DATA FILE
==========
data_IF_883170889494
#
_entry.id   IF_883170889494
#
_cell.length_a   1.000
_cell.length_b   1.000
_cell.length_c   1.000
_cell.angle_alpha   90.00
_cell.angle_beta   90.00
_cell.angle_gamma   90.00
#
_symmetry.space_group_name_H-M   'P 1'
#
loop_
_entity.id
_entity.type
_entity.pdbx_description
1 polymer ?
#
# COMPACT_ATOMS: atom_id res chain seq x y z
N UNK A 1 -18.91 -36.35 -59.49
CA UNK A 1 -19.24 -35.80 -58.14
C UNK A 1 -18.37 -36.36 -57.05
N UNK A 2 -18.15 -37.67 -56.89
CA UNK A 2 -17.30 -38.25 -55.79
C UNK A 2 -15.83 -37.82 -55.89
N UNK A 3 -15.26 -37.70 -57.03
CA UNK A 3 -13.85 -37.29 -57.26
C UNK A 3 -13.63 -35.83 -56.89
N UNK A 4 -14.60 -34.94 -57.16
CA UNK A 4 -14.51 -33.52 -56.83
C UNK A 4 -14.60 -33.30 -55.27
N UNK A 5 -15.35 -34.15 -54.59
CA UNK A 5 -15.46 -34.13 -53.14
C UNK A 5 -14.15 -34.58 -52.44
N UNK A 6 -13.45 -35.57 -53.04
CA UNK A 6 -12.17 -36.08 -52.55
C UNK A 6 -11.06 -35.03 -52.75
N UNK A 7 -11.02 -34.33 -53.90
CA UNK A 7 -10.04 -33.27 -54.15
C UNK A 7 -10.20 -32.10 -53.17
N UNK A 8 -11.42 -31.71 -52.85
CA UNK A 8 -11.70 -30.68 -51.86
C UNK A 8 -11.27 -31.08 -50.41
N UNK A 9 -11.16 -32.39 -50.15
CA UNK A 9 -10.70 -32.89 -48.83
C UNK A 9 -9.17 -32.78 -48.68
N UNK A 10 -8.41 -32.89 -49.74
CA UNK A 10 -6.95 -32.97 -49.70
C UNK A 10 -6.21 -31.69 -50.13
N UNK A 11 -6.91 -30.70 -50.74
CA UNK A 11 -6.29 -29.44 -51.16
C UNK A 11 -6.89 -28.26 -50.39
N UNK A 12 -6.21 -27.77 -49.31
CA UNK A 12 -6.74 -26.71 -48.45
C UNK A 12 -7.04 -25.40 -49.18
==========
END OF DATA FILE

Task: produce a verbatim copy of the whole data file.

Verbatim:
data_IF_883170889494
#
_entry.id   IF_883170889494
#
_cell.length_a   1.000
_cell.length_b   1.000
_cell.length_c   1.000
_cell.angle_alpha   90.00
_cell.angle_beta   90.00
_cell.angle_gamma   90.00
#
_symmetry.space_group_name_H-M   'P 1'
#
loop_
_entity.id
_entity.type
_entity.pdbx_description
1 polymer ?
#
# COMPACT_ATOMS: atom_id res chain seq x y z
N UNK A 1 -18.91 -36.35 -59.49
CA UNK A 1 -19.24 -35.80 -58.14
C UNK A 1 -18.37 -36.36 -57.05
N UNK A 2 -18.15 -37.67 -56.89
CA UNK A 2 -17.30 -38.25 -55.79
C UNK A 2 -15.83 -37.82 -55.89
N UNK A 3 -15.26 -37.70 -57.03
CA UNK A 3 -13.85 -37.29 -57.26
C UNK A 3 -13.63 -35.83 -56.89
N UNK A 4 -14.60 -34.94 -57.16
CA UNK A 4 -14.51 -33.52 -56.83
C UNK A 4 -14.60 -33.30 -55.27
N UNK A 5 -15.35 -34.15 -54.59
CA UNK A 5 -15.46 -34.13 -53.14
C UNK A 5 -14.15 -34.58 -52.44
N UNK A 6 -13.45 -35.57 -53.04
CA UNK A 6 -12.17 -36.08 -52.55
C UNK A 6 -11.06 -35.03 -52.75
N UNK A 7 -11.02 -34.33 -53.90
CA UNK A 7 -10.04 -33.27 -54.15
C UNK A 7 -10.20 -32.10 -53.17
N UNK A 8 -11.42 -31.71 -52.85
CA UNK A 8 -11.70 -30.68 -51.86
C UNK A 8 -11.27 -31.08 -50.41
N UNK A 9 -11.16 -32.39 -50.15
CA UNK A 9 -10.70 -32.89 -48.83
C UNK A 9 -9.17 -32.78 -48.68
N UNK A 10 -8.41 -32.89 -49.74
CA UNK A 10 -6.95 -32.97 -49.70
C UNK A 10 -6.21 -31.69 -50.13
N UNK A 11 -6.91 -30.70 -50.74
CA UNK A 11 -6.29 -29.44 -51.16
C UNK A 11 -6.89 -28.26 -50.39
N UNK A 12 -6.21 -27.77 -49.31
CA UNK A 12 -6.74 -26.71 -48.45
C UNK A 12 -7.04 -25.40 -49.18